Clustering for High Availability
Clustering for high availability, sometimes called failover clustering, is much like the buddy system in scuba
diving. The idea behind the buddy system is very simple. If your system fails (air supply) you will be down
(unable to breath) for a short period of time (down time) until you are able to locate, notify, and gain access (fail over) to your buddy's system (air supply).
Clustering for high availability significantly reduces system down time caused by both unplanned and
planned hardware and software failures. It is however, important to note, that even with failover clustering, you
will experience down time. Just like the buddy system in scuba diving, you will be down (unable to breath) for a short period of time.
Microsoft Cluster Service (MSCS) is one of many solutions for high availability on the Windows platform.
Microsoft includes this optionally installed service in Windows NT 4.0 Enterprise Edition, Windows 2000
Advanced Server (AS) and Datacenter Server (DC), Windows Server 2003 Enterprise Edition and Datacenter
Edition. The Cluster Service can be installed as part of the initial operating system load or installed at a later
time. The Windows NT 4.0, Windows 2000 Server, or Windows Server 2003 Standard Edition server products do not include the Microsoft Clustering Service.
Once installed and configured, high availability is achieved by providing an environment in which applications
such as database management systems (DBMS) can move from one server to another in the event of a
hardware or software failure. Both active/passive and active/active cluster configurations are supported. The
difference between the two is that a cluster configured as active/passive has at least one server in the cluster
that remains idle. The passive server has no other responsibilities during normal day-to-day operations.
The process of resources moving from one server to another due to a hardware or software failure is called
fail over. Fail back, also called fallback, refers to the moving of applications or databases back to their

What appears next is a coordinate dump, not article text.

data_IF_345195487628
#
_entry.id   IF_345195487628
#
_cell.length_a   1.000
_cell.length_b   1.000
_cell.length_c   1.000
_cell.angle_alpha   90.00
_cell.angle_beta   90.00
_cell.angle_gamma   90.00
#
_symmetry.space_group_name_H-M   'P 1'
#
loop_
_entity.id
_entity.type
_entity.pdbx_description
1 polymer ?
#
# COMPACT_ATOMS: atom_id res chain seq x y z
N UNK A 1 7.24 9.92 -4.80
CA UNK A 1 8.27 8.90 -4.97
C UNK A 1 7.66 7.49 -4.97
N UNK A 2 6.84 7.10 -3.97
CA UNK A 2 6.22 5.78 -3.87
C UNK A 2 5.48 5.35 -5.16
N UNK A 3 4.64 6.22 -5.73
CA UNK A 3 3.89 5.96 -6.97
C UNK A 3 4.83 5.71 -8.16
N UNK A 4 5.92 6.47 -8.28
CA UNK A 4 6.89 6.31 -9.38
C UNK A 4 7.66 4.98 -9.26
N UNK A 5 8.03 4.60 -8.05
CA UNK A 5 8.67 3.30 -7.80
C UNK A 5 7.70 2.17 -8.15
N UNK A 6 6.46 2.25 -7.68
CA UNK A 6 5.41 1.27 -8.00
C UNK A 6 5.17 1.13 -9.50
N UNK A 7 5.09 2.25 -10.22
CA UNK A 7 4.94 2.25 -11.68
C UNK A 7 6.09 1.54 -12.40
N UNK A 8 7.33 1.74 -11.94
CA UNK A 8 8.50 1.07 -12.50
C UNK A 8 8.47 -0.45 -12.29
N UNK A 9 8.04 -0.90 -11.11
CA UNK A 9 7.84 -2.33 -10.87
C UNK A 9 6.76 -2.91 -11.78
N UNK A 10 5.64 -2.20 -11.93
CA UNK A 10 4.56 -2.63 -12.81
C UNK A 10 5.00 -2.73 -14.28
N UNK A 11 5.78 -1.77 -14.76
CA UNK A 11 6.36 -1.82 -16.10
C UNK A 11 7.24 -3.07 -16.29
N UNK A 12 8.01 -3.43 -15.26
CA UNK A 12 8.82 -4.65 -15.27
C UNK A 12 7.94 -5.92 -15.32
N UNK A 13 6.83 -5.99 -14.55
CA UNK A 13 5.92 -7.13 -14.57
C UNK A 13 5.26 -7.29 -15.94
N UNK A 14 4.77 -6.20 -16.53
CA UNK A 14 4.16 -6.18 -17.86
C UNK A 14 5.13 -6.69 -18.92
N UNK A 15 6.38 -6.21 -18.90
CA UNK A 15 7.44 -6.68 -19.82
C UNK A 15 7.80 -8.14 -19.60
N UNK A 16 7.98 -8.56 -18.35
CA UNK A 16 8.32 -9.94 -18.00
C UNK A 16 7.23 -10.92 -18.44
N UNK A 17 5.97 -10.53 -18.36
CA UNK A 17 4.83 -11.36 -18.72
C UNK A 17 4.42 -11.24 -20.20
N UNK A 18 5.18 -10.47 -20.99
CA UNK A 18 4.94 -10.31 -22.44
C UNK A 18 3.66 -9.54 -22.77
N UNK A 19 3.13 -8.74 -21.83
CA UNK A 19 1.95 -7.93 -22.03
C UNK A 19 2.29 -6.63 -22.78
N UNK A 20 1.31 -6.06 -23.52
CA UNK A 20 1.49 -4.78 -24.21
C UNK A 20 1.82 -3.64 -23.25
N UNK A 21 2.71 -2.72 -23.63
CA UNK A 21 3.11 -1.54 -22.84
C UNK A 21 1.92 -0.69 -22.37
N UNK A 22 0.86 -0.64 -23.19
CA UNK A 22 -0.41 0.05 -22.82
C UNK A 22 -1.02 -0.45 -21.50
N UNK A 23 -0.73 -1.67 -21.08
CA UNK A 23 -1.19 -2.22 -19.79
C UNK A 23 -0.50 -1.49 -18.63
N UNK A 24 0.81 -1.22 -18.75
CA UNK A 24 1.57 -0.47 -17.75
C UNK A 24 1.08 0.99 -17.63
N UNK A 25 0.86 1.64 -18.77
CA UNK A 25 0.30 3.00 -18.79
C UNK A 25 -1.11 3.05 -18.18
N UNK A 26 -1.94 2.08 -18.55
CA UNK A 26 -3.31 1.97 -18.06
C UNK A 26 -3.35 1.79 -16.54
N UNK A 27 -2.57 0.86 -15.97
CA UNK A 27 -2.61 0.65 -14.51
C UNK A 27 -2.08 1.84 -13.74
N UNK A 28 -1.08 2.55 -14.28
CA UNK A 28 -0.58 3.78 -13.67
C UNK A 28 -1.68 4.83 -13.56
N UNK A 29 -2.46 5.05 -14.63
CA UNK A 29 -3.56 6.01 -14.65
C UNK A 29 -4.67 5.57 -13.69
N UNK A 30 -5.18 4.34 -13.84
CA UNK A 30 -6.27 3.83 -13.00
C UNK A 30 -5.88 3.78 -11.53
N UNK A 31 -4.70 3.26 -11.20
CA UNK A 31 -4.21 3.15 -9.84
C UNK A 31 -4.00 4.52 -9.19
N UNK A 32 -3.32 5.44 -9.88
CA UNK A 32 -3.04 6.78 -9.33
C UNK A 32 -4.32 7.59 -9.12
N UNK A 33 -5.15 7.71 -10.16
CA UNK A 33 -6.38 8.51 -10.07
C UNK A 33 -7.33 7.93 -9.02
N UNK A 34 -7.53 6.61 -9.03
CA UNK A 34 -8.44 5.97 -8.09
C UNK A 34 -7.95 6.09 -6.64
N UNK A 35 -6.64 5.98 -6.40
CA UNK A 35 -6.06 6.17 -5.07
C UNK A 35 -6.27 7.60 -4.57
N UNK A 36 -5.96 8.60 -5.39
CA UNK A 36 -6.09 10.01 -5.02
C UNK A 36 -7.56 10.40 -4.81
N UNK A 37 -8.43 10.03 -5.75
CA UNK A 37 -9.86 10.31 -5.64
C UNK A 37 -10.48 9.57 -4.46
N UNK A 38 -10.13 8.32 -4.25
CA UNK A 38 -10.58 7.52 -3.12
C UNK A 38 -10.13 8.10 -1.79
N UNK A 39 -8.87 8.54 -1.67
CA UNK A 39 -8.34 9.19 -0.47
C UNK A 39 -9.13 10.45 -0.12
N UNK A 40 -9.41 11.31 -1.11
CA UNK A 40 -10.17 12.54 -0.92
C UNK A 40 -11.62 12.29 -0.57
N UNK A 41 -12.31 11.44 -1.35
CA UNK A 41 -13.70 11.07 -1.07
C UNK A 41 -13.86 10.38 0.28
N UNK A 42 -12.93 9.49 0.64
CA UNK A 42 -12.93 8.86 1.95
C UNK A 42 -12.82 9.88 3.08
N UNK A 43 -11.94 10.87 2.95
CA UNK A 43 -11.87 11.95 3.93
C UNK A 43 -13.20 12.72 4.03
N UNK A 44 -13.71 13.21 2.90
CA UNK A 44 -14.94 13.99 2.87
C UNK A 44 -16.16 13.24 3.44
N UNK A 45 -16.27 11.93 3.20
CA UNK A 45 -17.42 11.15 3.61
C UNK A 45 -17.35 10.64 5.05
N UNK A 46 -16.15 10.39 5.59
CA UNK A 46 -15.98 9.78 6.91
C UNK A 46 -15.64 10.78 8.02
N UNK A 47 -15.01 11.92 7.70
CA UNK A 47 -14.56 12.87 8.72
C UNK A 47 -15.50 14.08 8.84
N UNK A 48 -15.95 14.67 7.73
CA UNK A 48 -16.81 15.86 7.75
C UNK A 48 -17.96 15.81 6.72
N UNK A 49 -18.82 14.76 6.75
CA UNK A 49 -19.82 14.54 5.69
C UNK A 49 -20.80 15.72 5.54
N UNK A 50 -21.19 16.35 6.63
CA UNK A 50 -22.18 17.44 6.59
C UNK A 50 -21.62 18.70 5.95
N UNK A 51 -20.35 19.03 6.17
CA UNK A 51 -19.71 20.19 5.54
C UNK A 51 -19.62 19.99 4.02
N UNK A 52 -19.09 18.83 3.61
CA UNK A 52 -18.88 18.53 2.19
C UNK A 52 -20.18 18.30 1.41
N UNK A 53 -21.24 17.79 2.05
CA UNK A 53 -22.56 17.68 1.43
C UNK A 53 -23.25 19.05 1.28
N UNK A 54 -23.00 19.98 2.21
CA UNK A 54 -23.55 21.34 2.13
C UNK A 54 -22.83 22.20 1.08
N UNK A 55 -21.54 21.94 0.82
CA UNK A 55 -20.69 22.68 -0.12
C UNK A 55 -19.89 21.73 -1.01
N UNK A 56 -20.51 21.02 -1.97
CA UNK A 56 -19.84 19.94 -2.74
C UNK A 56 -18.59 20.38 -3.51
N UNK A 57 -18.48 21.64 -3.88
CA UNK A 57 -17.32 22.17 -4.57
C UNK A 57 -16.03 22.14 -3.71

primary or preferred server. This process can be configured to be performed immediately after the failing
server is back online, or it can be differed until a more appropriate time, as to not cause any additional
outages. High availability is also provided for outages normally associated with system maintenance. This
technique, referred to as rolling upgrades, relies on clustering support for high availability when systems
need to be brought down for hardware or software upgrades. Instead of bringing the system down for
maintenance the clustered resources are moved to another server in the cluster temporarily while the maintenance is being performed.
The basic components consist of two servers that establish a cluster when MSCS software is installed and
configured on both servers. Prior to installing the MSCS software these two servers must be able to
communicate with each other over a network. Although not required, but highly recommended is a dedicated
private network between the two servers that can be used to communicate each others heart beat without
interference from traffic on the public network. Both servers must also have access to shared storage.
All of the database editions of DB2 UDB v8 for Windows support the Microsoft Clustering Service (MSCS).
DB2 UDB integrates directly into Microsoft Clustering Services by registering a cluster aware resource type
of DB2. Other DB2 UDB services, such as the DB2 Database Administration Server, can be clustered as
well by registering these components as generic services. DB2 UDB has simplified the configuration tasks
required to modify a DB2 instance for high availability by implementing a DB2 Productivity Tool called
DB2MSCS (db2mscs.exe). DB2 MSCS is DB2 system command utility used to HA enable a DB2 instance.
The DB2 MSCS utility will use a configuration file to create and/or modify MSCS resources to establish HA support for the instance.